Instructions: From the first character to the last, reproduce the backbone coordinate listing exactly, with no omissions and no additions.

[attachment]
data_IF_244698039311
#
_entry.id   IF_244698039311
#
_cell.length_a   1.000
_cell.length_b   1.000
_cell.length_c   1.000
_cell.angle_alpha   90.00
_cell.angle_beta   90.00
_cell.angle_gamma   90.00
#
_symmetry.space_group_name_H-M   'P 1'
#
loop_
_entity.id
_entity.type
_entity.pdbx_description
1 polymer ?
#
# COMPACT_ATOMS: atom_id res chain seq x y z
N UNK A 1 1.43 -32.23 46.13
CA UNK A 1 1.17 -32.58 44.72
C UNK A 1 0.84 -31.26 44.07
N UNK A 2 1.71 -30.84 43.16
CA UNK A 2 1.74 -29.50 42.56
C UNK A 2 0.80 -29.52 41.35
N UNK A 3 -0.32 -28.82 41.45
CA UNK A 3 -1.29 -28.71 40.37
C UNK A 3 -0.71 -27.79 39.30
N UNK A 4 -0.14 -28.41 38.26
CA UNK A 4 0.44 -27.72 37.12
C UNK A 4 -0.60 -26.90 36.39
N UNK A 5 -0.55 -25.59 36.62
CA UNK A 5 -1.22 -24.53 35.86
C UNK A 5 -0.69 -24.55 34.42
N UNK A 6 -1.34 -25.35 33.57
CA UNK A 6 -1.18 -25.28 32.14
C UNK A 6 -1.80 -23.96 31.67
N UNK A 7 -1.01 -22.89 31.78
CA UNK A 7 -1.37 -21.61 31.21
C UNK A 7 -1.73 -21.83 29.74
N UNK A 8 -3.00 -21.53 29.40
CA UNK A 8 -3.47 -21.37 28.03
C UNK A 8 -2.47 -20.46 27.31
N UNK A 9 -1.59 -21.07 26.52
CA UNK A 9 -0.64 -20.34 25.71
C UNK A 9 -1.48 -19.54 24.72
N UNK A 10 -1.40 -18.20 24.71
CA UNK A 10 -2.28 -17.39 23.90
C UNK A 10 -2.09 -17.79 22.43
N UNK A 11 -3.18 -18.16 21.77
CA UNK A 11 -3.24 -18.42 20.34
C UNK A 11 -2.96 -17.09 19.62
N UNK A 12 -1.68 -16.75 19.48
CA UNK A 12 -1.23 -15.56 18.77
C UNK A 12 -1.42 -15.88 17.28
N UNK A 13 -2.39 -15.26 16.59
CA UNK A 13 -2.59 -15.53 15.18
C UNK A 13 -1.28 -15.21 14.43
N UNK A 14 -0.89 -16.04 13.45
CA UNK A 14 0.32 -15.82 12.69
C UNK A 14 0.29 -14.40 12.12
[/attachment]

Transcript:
data_IF_244698039311
#
_entry.id   IF_244698039311
#
_cell.length_a   1.000
_cell.length_b   1.000
_cell.length_c   1.000
_cell.angle_alpha   90.00
_cell.angle_beta   90.00
_cell.angle_gamma   90.00
#
_symmetry.space_group_name_H-M   'P 1'
#
loop_
_entity.id
_entity.type
_entity.pdbx_description
1 polymer ?
#
# COMPACT_ATOMS: atom_id res chain seq x y z
N UNK A 1 1.43 -32.23 46.13
CA UNK A 1 1.17 -32.58 44.72
C UNK A 1 0.84 -31.26 44.07
N UNK A 2 1.71 -30.84 43.16
CA UNK A 2 1.74 -29.50 42.56
C UNK A 2 0.80 -29.52 41.35
N UNK A 3 -0.32 -28.82 41.45
CA UNK A 3 -1.29 -28.71 40.37
C UNK A 3 -0.71 -27.79 39.30
N UNK A 4 -0.14 -28.41 38.26
CA UNK A 4 0.44 -27.72 37.12
C UNK A 4 -0.60 -26.90 36.39
N UNK A 5 -0.55 -25.59 36.62
CA UNK A 5 -1.22 -24.53 35.86
C UNK A 5 -0.69 -24.55 34.42
N UNK A 6 -1.34 -25.35 33.57
CA UNK A 6 -1.18 -25.28 32.14
C UNK A 6 -1.80 -23.96 31.67
N UNK A 7 -1.01 -22.89 31.78
CA UNK A 7 -1.37 -21.61 31.21
C UNK A 7 -1.73 -21.83 29.74
N UNK A 8 -3.00 -21.53 29.40
CA UNK A 8 -3.47 -21.37 28.03
C UNK A 8 -2.47 -20.46 27.31
N UNK A 9 -1.59 -21.07 26.52
CA UNK A 9 -0.64 -20.34 25.71
C UNK A 9 -1.48 -19.54 24.72
N UNK A 10 -1.40 -18.20 24.71
CA UNK A 10 -2.28 -17.39 23.90
C UNK A 10 -2.09 -17.79 22.43
N UNK A 11 -3.18 -18.16 21.77
CA UNK A 11 -3.24 -18.42 20.34
C UNK A 11 -2.96 -17.09 19.62
N UNK A 12 -1.68 -16.75 19.48
CA UNK A 12 -1.23 -15.56 18.77
C UNK A 12 -1.42 -15.88 17.28
N UNK A 13 -2.39 -15.26 16.59
CA UNK A 13 -2.59 -15.53 15.18
C UNK A 13 -1.28 -15.21 14.43
N UNK A 14 -0.89 -16.04 13.45
CA UNK A 14 0.32 -15.82 12.69
C UNK A 14 0.29 -14.40 12.12